Why A Pitch Deck?

Your pitch deck is probably the most important document you will put together when fundraising for your startup or scaleup. On its own, it won’t get an angel or venture capitalist to invest in your company; there is a whole process of engagement and due diligence that they need to go through. However, it is almost certainly the first opportunity to create an impression, and serves as a valuable key to get you through the first round of filtering.

What Should Be In My Pitch?

We put together our own template of what should be in an investor presentation, based on our own experience and insights. Take a look, but remember, don’t feel you need to follow the template exactly. Use it as a guide to ensure you are covering all the important aspects of your investment proposition in the pitch deck. You can also take a look at some other resources which we really like:

Common Mistakes

We look at a lot of pitch decks at Capital Pilot, and there are some common mistakes that founders make. Using the templates above can help you avoid these mistakes, so start with those as a checklist for completeness, but also bear in mind the following:

It’s too long, dense and wordy

Just like everyone else, investors have a short attention span and a lot of work to do. Your pitch deck isn’t the only one they are going to look at that day, that hour, or even that minute (maybe). If it is 50 slides long, 10 point font, and lacking images and diagrams to bring it to life, you are handicapping yourself. Remember, the key job of the presentation is to get you an in-person meeting. That’s when they’ll dive in deeper on the business. You don’t have to include every detail about your business — leave them wanting more!

It’s a product pitch, not an investor pitch

Often we see presentations which were originally designed as customer pitches with a slide added on the fundraising. You certainly need to demonstrate why your product/service is (or will be) a winner, but that’s only part of it. The key to your investment pitch deck is to explain why your business will be a winner for the investor. In other words, how will they make a big return on their investment. Having a great product/service alone isn’t going to raise you money. You also need to show that there is a great team, a winning revenue model, a big enough addressable market to make a large return, and a clear go-to-market strategy.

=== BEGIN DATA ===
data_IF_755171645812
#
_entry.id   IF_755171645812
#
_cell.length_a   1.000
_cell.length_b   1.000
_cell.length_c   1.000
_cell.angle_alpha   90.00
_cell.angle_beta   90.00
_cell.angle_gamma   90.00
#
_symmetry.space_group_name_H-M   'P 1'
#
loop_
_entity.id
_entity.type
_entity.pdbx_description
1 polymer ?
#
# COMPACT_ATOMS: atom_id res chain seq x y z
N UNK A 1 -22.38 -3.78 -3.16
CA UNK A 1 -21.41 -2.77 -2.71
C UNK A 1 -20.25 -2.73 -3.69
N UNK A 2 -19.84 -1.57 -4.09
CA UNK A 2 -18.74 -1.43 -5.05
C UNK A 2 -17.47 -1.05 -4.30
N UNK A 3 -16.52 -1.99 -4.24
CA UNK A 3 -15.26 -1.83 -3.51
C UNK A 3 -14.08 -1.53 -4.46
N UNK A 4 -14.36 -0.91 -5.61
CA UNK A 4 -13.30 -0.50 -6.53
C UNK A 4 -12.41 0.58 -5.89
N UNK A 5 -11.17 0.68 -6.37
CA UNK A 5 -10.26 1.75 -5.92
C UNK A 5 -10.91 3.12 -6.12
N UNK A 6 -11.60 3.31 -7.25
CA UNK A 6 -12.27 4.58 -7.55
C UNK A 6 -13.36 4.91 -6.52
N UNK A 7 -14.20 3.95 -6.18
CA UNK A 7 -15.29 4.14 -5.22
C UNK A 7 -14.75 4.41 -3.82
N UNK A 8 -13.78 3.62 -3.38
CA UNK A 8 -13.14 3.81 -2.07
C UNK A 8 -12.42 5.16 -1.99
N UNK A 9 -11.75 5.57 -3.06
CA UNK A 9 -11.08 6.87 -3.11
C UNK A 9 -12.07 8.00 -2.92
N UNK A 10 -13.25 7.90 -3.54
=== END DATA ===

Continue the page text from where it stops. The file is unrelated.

It’s riddled with technical jargon

You might be pitching to investors with sector experience, but in all likelihood you are going to be better versed on the technical detail than they are. Keep this in mind when you write your presentation. If it is full of arcane abbreviations and acronyms you will lose the reader. Enough with the ELPs, OMTMs, and PEBCAKs — speak in a language everyone can understand (not necessarily the language you speak) or you may lose your audience.

You’re selling too hard

Ambition is great. So is confidence. But don’t fall into the trap of over-selling. You also need to be realistic. You are raising funds for a reason – because your business model is incomplete. So be up-front about what resources you need – human, technical, financial – to be successful. Don’t try to pretend you have got everything already as you will quickly lose credibility.

Inconsistency and inaccuracy

You care whether or not you get funding, right? So make sure it comes across, and rid your pitch deck of typos. 50% of the presentations we review have typos and probably 25% of the financial models have errors. Inexcusable and avoidable. If spelling or grammar is not your forte, ask a friend or colleague to review your presentation for you.

Ensure that your words and numbers are consistent – that the assumptions and outputs in your financial model match the presentation. And the key test: does your presentation and model demonstrate that your business will be worth multiples of its current value during the lifetime of the investment? This is what the investor needs to see, and if your materials don’t show significant value growth you’re not going to get very far.

Mixing up sales, marketing and go-to-market strategy

They’re different things. If asked “how are you going to build your customer base?” the answer is not “digital marketing and social media”. Be clear on each element. What is/are your target customer base(s) and how will you prioritise? How will you raise awareness of your product or service in that arena? And what is the process by which you will contact and ultimately sell to customers in that arena?

Any Good Examples of Winning Pitches?

Attach.io put together an excellent database of pitch decks that helped well known startups raise over $400m, and Dice Studios has a collection of Powerpoint templates that you can use to make your pitch really stand out. Take a look:

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